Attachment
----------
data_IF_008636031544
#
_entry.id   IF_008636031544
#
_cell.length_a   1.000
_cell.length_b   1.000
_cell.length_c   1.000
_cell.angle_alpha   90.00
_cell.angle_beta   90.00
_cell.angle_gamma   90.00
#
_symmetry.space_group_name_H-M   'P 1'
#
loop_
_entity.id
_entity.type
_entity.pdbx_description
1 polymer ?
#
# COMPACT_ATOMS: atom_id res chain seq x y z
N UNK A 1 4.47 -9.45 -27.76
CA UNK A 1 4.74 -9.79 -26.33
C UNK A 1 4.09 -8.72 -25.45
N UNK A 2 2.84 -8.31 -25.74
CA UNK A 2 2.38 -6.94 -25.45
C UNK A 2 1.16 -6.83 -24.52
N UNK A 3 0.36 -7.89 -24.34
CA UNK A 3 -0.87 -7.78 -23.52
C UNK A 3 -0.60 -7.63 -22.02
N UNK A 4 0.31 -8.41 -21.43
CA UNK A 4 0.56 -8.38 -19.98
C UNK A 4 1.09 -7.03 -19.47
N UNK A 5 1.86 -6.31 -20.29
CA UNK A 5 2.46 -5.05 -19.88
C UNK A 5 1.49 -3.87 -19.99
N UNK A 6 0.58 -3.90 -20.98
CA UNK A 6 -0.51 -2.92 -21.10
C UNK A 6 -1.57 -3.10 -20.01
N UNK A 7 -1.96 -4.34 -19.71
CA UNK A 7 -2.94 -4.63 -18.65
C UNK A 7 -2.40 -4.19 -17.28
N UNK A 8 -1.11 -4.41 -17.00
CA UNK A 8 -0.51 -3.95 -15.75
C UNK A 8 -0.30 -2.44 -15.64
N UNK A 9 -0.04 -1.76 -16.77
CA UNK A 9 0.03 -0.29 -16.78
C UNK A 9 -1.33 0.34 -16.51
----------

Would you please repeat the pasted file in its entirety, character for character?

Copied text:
data_IF_008636031544
#
_entry.id   IF_008636031544
#
_cell.length_a   1.000
_cell.length_b   1.000
_cell.length_c   1.000
_cell.angle_alpha   90.00
_cell.angle_beta   90.00
_cell.angle_gamma   90.00
#
_symmetry.space_group_name_H-M   'P 1'
#
loop_
_entity.id
_entity.type
_entity.pdbx_description
1 polymer ?
#
# COMPACT_ATOMS: atom_id res chain seq x y z
N UNK A 1 4.47 -9.45 -27.76
CA UNK A 1 4.74 -9.79 -26.33
C UNK A 1 4.09 -8.72 -25.45
N UNK A 2 2.84 -8.31 -25.74
CA UNK A 2 2.38 -6.94 -25.45
C UNK A 2 1.16 -6.83 -24.52
N UNK A 3 0.36 -7.89 -24.34
CA UNK A 3 -0.87 -7.78 -23.52
C UNK A 3 -0.60 -7.63 -22.02
N UNK A 4 0.31 -8.41 -21.43
CA UNK A 4 0.56 -8.38 -19.98
C UNK A 4 1.09 -7.03 -19.47
N UNK A 5 1.86 -6.31 -20.29
CA UNK A 5 2.46 -5.05 -19.88
C UNK A 5 1.49 -3.87 -19.99
N UNK A 6 0.58 -3.90 -20.98
CA UNK A 6 -0.51 -2.92 -21.10
C UNK A 6 -1.57 -3.10 -20.01
N UNK A 7 -1.96 -4.34 -19.71
CA UNK A 7 -2.94 -4.63 -18.65
C UNK A 7 -2.40 -4.19 -17.28
N UNK A 8 -1.11 -4.41 -17.00
CA UNK A 8 -0.51 -3.95 -15.75
C UNK A 8 -0.30 -2.44 -15.64
N UNK A 9 -0.04 -1.76 -16.77
CA UNK A 9 0.03 -0.29 -16.78
C UNK A 9 -1.33 0.34 -16.51